Tay Meadows Tidbit – Marbled Orbweaver

Marbled Orbweaver, Araneus marmoreus

A couple of days ago, as we were relaxing in front of the tv in the evening, Raven suddenly got up and walked to the back of the room, where she started growling. Normally when she does this it’s because she’s heard something outside, or seen a reflection in the window that looked suspicious. But this time she was staring at the wall. After a moment she went up to the wall and snapped at something. That’s when I finally saw the spider. I have no idea how I missed it initially, because it was BIG. Its abdomen was nearly spherical, and about as wide as my thumbnail. I told Raven to sit and wait while I hurried off for my camera. I took a few photos, then caught it in a container to keep overnight – it was below freezing outside by that point, and I wasn’t sure that if I put it outside it wouldn’t just freeze to death shortly after. I let it go the next day, and took the opportunity to take a few more photos in daylight.

Marbled Orbweaver, Araneus marmoreus

The spider is a Marbled Orbweaver, Araneus marmoreus, and is actually a species I encountered at the old house, as well, very close to this time of year. I blogged about it October 20th; it had been crawling across the road when I’d taken Raven out for a walk. I can still recall the spot where I found it. The species is found across Canada and the eastern US, with the majority of records from BugGuide.net submitted in September and October, persisting into November for some of the states southward of me. The species is incredibly variable, with individuals ranging from bright orange (like I found last year) to pale with a huge dark spot (such as this one), bright yellow or white with dark markings to nearly completely dark.

I don’t think that the morphs are specific to particular regions, although all of the pale-with-dark-blotch individuals submitted were from boreal or Shield-edge regions of Canada and Alaska. Interestingly, I made a note in last year’s post that the pale-with-dark-blotch morph was restricted to Eurasia; evidently I was obtaining my information last year from a source other than BugGuide.net. Maybe it meant the form was only found naturally in Eurasia, and individuals in North America have been introduced through international commerce. I think this one arrived at our house on a large potted Norfolk Pine that my mom had left sitting outside all summer.

Today at Kingsford – Marbled Orbweaver

Marbled Orbweaver

I took Raven out for her regular walk this afternoon. I took my camera with me even though it was overcast and threatening to rain, since you never know what you might come across. Thank goodness I did, or I would’ve missed documenting this wild spider. It was walking across the road, and both its size and colour made it exceptionally eye-catching on the bare surface. It was huge. Its abdomen was about the size of my thumbnail. I have no idea why it was crawling across the road, but I couldn’t resist pausing to run off a series of photos.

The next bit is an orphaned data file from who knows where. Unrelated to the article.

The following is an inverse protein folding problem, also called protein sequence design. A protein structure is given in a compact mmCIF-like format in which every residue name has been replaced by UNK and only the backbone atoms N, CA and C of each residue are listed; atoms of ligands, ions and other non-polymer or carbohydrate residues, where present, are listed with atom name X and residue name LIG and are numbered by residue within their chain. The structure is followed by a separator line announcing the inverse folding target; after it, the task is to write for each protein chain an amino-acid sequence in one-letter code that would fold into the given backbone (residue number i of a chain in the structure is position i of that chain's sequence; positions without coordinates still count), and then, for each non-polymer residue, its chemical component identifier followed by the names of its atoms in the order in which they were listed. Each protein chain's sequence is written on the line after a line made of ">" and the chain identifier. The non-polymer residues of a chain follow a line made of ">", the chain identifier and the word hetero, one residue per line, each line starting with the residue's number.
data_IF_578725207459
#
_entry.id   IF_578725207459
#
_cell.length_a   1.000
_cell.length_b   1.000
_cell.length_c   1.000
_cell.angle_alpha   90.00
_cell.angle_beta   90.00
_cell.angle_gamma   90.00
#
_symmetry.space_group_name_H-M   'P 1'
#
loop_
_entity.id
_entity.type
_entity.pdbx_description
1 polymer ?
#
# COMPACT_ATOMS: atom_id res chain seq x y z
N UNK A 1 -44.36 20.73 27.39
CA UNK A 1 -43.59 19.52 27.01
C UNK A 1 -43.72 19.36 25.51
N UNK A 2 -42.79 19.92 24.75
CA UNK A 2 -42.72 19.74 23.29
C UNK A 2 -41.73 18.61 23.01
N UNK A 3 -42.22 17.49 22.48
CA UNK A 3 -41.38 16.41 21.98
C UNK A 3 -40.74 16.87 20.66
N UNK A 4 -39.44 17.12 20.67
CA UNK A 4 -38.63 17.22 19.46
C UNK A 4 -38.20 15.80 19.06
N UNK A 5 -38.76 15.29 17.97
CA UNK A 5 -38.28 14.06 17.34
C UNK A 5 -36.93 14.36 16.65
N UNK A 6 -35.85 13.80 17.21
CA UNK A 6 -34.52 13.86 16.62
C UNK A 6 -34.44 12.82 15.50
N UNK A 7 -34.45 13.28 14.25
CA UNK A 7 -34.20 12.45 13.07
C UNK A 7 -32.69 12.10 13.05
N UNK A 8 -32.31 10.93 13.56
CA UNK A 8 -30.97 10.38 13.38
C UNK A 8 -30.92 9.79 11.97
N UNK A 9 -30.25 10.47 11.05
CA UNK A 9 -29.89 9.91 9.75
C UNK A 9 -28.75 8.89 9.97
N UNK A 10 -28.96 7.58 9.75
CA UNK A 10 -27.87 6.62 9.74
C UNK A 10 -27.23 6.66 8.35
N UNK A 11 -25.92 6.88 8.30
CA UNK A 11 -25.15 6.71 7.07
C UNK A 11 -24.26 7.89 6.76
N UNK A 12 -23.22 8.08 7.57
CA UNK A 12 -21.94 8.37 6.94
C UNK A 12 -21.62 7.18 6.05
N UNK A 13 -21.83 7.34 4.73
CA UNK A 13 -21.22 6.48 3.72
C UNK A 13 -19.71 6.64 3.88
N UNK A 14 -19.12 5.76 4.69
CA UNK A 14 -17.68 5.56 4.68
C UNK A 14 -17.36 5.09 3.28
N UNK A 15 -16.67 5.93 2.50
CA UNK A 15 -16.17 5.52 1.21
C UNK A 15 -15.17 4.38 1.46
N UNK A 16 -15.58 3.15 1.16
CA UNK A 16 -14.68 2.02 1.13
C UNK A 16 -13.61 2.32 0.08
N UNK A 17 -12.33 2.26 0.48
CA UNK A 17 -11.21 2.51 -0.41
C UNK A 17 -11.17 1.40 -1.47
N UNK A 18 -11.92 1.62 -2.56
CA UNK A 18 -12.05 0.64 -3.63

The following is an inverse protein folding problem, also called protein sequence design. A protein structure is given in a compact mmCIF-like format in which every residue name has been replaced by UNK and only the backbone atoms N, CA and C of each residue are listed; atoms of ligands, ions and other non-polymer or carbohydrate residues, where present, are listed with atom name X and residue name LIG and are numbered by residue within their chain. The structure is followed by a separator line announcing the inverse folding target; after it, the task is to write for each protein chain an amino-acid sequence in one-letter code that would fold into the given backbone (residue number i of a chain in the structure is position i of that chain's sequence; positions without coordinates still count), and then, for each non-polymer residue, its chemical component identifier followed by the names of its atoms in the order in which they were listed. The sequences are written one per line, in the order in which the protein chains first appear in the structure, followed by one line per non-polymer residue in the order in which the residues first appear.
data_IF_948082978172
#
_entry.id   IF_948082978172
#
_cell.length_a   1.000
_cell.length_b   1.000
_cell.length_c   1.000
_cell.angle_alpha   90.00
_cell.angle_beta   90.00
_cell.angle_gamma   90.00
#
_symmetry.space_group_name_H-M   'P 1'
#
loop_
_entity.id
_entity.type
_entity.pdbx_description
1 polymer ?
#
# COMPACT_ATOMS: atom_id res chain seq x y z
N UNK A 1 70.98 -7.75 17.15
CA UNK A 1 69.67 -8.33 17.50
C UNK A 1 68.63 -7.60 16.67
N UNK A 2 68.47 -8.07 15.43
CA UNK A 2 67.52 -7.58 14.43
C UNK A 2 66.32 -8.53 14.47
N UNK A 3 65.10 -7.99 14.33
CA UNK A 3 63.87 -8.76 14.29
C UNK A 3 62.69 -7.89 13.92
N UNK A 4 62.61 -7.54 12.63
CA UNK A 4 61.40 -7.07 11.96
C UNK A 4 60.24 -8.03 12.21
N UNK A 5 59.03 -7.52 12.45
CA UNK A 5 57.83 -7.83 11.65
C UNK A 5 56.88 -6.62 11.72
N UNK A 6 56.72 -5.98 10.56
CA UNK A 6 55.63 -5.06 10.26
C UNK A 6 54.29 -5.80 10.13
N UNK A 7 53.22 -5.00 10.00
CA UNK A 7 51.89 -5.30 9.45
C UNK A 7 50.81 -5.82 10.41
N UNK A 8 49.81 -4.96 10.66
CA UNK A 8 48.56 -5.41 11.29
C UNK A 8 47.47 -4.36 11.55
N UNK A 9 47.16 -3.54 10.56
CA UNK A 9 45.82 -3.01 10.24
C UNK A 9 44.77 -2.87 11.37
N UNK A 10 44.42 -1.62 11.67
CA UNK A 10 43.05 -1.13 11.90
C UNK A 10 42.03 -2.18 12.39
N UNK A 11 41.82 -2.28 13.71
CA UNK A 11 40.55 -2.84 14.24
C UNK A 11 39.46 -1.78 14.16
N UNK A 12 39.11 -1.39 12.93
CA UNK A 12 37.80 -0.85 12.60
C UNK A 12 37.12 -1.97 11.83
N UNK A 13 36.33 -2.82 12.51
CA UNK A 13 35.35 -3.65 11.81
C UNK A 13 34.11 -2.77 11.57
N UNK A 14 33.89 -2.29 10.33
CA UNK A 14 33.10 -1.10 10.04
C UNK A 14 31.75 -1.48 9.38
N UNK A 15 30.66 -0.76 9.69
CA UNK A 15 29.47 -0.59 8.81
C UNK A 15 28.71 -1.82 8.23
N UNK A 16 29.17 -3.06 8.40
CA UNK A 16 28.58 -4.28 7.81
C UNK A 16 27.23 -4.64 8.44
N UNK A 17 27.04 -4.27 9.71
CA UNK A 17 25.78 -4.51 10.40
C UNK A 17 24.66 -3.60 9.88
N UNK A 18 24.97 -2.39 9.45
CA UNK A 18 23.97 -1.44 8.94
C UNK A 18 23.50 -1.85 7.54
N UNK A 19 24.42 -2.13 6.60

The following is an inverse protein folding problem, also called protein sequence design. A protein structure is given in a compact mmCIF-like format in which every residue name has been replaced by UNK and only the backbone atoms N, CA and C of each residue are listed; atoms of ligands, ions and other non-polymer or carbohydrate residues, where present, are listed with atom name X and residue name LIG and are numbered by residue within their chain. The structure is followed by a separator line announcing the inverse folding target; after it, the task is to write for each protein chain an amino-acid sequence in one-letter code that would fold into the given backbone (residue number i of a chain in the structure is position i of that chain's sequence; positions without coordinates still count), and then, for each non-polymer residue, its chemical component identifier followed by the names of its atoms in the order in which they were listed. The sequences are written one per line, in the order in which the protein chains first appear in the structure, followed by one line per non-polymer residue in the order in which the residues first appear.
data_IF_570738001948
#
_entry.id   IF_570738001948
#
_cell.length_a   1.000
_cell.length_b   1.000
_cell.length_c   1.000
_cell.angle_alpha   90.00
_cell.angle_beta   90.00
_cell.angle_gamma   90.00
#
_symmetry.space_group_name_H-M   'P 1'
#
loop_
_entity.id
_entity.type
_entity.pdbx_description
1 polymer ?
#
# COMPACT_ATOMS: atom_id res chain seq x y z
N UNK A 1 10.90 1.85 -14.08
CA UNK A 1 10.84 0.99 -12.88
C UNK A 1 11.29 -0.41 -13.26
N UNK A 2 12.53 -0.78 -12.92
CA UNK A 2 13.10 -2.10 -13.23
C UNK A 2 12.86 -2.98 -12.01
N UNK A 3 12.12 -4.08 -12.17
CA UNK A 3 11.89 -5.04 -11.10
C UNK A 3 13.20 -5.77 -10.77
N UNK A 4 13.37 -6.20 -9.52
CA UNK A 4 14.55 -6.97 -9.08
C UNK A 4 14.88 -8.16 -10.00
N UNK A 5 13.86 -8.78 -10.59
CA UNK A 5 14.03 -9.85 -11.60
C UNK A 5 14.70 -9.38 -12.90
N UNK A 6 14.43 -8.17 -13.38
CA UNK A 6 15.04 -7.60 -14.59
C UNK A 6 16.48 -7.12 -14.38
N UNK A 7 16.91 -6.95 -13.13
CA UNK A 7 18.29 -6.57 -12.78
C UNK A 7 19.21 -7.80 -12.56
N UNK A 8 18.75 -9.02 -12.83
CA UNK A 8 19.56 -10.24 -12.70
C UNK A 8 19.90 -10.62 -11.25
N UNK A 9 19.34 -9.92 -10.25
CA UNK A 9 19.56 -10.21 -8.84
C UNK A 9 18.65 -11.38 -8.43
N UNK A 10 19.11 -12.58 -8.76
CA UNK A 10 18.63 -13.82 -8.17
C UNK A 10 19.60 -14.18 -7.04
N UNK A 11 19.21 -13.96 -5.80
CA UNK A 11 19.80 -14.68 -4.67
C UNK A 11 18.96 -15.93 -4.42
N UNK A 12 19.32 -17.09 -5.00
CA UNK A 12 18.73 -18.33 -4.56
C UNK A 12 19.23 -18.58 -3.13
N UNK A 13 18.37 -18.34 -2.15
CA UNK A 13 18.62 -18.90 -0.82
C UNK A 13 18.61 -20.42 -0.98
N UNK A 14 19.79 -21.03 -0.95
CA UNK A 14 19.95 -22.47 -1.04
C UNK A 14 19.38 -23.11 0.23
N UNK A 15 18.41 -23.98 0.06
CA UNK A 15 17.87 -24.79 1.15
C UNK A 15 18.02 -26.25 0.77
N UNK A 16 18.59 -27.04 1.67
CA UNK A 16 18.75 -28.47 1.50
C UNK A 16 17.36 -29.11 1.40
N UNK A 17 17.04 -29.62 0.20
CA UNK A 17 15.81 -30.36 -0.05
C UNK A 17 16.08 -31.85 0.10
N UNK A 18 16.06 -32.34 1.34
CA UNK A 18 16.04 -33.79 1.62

Marbled Orbweaver

Such a distinctive spider was pretty easy to ID. I already knew it was an orb weaver because of the giant abdomen, and shortened third legs. A search for “orange orb weaver” on BugGuide.net turned up a bunch of photos, including several of my critter. It’s a Marbled Orbweaver, Araneus marmoreus, a fairly common spider of woodland clearings and long-grassed meadows. It’s been recorded in all of the Canadian provinces, with the majority in the more open southern Ontario and prairie provinces. There aren’t many records from the US on that page (it is CanadianArachnology.org, after all), but BugGuide.net shows records for most of the eastern states. Worldwide, it’s a holarctic species, found in Eurasia as well.

Marbled Orbweaver

Its abdomen is intricately patterned, almost looking like bubbles, but the thing that I thought was particularly neat is that the pattern is asymmetrical, especially right at the front. There’s actually two morphs of this species, this one (which can also come in yellowish versions with dark markings), and one whose abdomen is mostly pale with a large dark blotch at the back. The latter form is only found in Eurasia, and rarely overlaps in range with the orange version. How they know they’re the same species is a mystery of science. The large size makes this a female. Females can reach 14mm (body size minus the legs) while males are much smaller, reaching just 9mm. Being a member of the Araneus it ought to show a longitudinal crease down the abdomen (as opposed to Neoscona, which has horizontal creases), but if there were any creases at all, they weren’t visibly obvious to me.